The PH of normal body tissue is 7.4. In situations in which there is an active infection present, the tissue PH can be considerably lower, in the vicinity of 5 or 6. This very reduced PH shifts the equation (outside of the nerve cell) to the left reducing the number of neutral (RN) radicals available to diffuse through the nerve cell membrane. This accounts for the difficulty in anesthetizing such an area. The relative difference between the PKa of the anesthetic and the PH of the body tissue can make quite a large difference in the percentage of anesthetic that is available to diffuse immediately through the nerve membrane, and thus on the amount of time it takes for the anesthetic effect to be felt. The table below shows the PKa and other vital statistics of the seven most commonly used dental anesthetics:
When an anesthetic solution is injected into healthy tissue, it eventually takes on the PH of the surrounding tissue which is 7.4. This is why the third column labeled "% RN at PH 7.4" is important. Remember that only the uncharged basic RN radical can penetrate the lipid membrane components. The higher this percentage is, the quicker the anesthetic penetrates the membrane.
Just because only, say, 18% of an anesthetic solution is available to diffuse through the cell membrane at any one time, this does not mean that all the anesthetic molecules cannot eventually diffuse into the nerve cells. As the number of RN radicals decreases outside of the nerve cell because of absorption, more of the cationic form (RNH+) converts to the RN form to maintain the dynamic balance between the two forms. A low tissue PH simply delays the process. Unfortunately, as the time of onset increases, the chances of the unused anesthetic being absorbed into the blood stream increases, which is why procaine was abandoned as soon as lidocaine became available. It simply "wore off" before it had a chance to enter the nerve and take effect.
Once the molecules diffuse through the membrane, the neutral base (RN) is once again subject to the PH dependent equation above, and many neutral RN radicals shift back to their cationic form (RNH+) to maintain the dynamic balance inside the neuron. Once inside the nerve cell, the active component that combines with the sodium ion channels is the acidic cation form (RNH+).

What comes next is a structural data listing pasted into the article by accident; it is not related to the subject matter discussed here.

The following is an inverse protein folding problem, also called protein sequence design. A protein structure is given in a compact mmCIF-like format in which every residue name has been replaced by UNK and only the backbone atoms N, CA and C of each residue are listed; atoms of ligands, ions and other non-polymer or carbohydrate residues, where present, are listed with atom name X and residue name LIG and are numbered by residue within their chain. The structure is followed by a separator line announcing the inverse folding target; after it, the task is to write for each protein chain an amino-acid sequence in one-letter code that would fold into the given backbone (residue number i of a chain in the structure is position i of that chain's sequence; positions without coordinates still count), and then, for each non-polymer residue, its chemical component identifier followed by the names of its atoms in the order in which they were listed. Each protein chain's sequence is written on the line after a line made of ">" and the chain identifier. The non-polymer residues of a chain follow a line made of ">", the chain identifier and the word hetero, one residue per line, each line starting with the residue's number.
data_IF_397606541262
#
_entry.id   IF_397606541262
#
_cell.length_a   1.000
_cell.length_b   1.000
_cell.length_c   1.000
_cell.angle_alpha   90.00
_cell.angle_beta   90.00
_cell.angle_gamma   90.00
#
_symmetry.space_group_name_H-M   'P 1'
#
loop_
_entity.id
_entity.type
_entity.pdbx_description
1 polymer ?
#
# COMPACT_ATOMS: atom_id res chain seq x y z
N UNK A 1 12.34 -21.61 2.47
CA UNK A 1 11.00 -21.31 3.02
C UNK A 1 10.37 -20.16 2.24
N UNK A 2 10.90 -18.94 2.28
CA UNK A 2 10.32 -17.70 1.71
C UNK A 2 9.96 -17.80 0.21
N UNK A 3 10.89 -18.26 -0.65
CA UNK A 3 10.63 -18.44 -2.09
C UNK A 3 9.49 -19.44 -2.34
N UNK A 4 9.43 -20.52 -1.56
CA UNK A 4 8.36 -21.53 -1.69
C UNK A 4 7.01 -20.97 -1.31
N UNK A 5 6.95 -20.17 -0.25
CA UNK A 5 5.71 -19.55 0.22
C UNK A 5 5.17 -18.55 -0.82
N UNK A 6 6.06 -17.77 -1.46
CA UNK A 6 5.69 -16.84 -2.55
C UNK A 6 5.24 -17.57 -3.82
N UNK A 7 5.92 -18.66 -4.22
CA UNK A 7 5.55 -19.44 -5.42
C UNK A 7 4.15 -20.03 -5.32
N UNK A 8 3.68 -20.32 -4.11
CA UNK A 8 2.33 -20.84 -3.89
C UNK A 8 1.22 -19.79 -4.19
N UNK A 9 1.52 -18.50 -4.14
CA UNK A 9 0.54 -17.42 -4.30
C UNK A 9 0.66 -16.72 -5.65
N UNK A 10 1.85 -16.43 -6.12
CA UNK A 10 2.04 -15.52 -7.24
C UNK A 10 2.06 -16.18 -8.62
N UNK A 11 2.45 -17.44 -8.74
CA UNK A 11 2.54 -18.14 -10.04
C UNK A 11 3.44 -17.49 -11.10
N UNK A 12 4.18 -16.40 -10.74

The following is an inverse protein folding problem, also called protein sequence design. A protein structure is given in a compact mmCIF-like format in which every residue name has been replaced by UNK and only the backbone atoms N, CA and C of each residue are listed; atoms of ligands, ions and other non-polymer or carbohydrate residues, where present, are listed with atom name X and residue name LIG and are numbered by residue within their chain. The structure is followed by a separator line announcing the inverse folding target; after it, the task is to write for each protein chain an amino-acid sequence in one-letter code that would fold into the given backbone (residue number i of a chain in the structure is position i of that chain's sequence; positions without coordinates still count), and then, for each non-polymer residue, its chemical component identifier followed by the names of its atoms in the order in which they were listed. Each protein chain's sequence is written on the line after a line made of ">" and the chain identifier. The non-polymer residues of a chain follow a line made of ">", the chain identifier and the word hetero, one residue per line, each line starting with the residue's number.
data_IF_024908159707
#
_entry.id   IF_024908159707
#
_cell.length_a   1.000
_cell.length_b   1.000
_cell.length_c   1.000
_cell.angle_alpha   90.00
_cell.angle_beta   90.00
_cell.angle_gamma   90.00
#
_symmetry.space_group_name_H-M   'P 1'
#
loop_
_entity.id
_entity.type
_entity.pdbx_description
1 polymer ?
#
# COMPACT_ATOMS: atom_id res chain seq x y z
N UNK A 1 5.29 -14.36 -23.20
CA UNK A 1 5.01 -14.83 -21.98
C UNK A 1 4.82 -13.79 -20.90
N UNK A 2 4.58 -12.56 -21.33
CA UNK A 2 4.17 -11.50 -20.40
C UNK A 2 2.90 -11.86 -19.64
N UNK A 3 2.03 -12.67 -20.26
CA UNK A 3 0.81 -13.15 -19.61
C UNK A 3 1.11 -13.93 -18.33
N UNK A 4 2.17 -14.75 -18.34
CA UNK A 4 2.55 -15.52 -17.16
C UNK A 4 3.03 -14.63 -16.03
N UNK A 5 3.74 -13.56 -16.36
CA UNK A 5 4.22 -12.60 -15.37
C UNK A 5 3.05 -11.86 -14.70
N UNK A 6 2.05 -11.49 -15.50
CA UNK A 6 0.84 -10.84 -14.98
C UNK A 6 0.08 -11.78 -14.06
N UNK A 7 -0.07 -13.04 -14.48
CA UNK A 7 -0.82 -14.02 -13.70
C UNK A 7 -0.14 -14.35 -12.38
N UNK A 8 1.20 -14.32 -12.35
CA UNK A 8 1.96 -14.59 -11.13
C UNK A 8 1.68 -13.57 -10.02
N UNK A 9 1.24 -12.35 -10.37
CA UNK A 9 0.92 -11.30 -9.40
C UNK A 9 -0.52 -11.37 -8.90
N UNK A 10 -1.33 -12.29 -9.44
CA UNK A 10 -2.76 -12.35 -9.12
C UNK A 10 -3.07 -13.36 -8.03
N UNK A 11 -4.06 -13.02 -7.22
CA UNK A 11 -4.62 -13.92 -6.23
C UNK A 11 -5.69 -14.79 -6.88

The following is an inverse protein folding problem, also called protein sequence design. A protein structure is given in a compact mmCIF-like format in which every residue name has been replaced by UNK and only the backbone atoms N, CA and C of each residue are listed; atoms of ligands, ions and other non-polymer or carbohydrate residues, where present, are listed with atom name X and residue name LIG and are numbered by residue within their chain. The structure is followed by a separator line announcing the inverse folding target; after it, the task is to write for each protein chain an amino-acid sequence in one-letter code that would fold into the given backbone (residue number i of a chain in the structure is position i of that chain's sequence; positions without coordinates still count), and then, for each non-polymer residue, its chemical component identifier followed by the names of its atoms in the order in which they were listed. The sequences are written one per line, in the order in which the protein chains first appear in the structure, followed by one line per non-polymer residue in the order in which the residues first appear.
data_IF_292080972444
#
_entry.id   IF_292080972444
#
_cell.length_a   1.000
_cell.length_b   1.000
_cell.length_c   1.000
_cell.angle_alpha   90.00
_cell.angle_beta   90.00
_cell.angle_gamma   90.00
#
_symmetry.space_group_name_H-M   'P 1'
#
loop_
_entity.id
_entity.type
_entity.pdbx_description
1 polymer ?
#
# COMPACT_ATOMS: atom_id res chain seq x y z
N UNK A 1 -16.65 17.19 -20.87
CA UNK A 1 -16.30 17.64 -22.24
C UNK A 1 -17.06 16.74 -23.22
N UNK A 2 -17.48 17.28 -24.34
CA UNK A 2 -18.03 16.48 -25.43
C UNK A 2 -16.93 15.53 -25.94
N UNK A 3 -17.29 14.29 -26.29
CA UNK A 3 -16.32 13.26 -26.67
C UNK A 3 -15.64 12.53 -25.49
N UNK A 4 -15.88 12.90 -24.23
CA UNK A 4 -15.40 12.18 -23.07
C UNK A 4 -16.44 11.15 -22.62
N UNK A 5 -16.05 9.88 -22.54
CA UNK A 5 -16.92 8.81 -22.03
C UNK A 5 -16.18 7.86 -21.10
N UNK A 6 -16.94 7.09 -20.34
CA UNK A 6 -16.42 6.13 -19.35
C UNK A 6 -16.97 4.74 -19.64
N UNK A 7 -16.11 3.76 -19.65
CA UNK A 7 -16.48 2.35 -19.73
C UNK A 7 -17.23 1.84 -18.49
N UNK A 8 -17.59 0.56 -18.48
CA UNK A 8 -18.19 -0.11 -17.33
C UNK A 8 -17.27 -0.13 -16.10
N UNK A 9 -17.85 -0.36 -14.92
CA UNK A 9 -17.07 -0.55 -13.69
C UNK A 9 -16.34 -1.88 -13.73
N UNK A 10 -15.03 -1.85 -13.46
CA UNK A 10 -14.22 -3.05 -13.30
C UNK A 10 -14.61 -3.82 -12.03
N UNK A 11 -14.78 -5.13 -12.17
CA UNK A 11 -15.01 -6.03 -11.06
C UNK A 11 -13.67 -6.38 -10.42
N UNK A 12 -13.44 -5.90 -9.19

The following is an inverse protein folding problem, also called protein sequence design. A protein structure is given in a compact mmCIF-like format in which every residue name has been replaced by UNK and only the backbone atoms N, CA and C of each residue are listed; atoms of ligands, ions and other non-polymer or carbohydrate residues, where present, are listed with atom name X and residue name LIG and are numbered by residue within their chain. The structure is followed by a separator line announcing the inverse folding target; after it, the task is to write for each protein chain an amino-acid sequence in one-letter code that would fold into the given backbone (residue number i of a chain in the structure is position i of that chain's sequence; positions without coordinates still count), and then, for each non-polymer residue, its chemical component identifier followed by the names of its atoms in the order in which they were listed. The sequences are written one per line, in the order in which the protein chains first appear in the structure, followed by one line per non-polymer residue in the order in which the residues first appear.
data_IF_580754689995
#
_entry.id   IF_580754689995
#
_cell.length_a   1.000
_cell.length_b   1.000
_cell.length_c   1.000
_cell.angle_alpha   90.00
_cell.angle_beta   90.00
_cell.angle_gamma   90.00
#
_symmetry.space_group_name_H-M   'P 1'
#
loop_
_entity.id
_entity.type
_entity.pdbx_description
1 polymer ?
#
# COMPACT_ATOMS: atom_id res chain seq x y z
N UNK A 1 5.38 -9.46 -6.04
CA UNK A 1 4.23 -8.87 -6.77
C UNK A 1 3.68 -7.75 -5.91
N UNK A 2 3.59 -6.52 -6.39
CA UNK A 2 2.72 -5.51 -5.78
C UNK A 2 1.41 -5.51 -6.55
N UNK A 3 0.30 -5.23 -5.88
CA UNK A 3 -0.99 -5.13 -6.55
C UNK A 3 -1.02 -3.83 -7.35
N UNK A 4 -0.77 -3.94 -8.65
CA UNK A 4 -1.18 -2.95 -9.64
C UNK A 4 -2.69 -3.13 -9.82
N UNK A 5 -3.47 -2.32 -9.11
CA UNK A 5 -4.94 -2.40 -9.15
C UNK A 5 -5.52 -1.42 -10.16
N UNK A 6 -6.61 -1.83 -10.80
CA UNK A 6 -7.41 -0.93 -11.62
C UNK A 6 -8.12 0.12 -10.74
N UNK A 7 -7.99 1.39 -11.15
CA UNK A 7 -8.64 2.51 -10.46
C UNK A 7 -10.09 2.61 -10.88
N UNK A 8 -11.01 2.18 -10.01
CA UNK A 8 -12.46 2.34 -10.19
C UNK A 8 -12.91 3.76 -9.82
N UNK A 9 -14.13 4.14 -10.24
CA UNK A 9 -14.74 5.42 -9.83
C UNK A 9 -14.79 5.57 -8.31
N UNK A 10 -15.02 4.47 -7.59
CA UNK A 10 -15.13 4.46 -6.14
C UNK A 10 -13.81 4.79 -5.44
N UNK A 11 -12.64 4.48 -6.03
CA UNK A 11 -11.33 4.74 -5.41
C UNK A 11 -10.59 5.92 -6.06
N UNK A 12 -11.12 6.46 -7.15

The irony of this situation is that now the slowest diffusing anesthetic (Bupivicaine with only 18% available to diffuse through the membrane) has the distinct advantage of being the MOST long lasting anesthetic available, with 82% (100% minus 18%) of the absorbed radicals actively binding with the sodium channel proteins to block their activity! (Procaine doesn't count since it takes so long to diffuse through the nerve membrane that most of it has been reabsorbed by the blood vessels before it ever has a chance to penetrate the nerve membrane.) Bupivicaine (Marcaine®) is used today for prolonged surgical operations as a way of maintaining numbness for many hours after the procedure to help reduce postoperative pain.
No matter how quickly an anesthetic agent can enter a nerve, the local blood vessels begin to absorb the unused anesthetic as soon as it is injected. In order to slow this process down, manufacturers of these solutions add a substance that in low concentrations acts to cause the local blood vessels to constrict, or narrow down. This restricts the amount of blood and plasma entering and leaving the site of the injection which has the net effect of slowing the vascular absorption of the anesthetic solution. This keeps the unused anesthetic solution in place longer and prolongs the action of the drug. The substance used to do this is called a vasoconstrictor (vaso refers to blood vessels and constriction means to close down). The vasoconstrictor used is the naturally occurring hormone epinephrine or one of its analogs called levonordefrine. Epinephrine is an ideal vasoconstrictor because it is manufactured naturally by the body as adrenaline, sometimes called the "fight or flight hormone". In addition to causing a constriction of blood supply, if it enters the general circulation it can cause an increased heart rate and stronger heart beat, along with a feeling of nervousness. These side effects account for the "rush" that some people feel after receiving an anesthetic shot.
All anesthetic solutions are sold with added vasoconstrictor. Only two, mepivicaine and prilocaine are sold with or without vasoconstrictor. Mepivicaine and prilocaine have the advantage of producing only minor vasodilation and, though both are short acting without their vasoconstrictor added, they still produce adequate anesthesia for short procedures. The major advantage of using an anesthetic without a vasoconstrictor is that there are virtually no interactions with other drugs the patient may be taking. Vasoconstrictors may not be used with certain types of blood pressure medications, artificial thyroid hormones, or tricyclic antidepressants.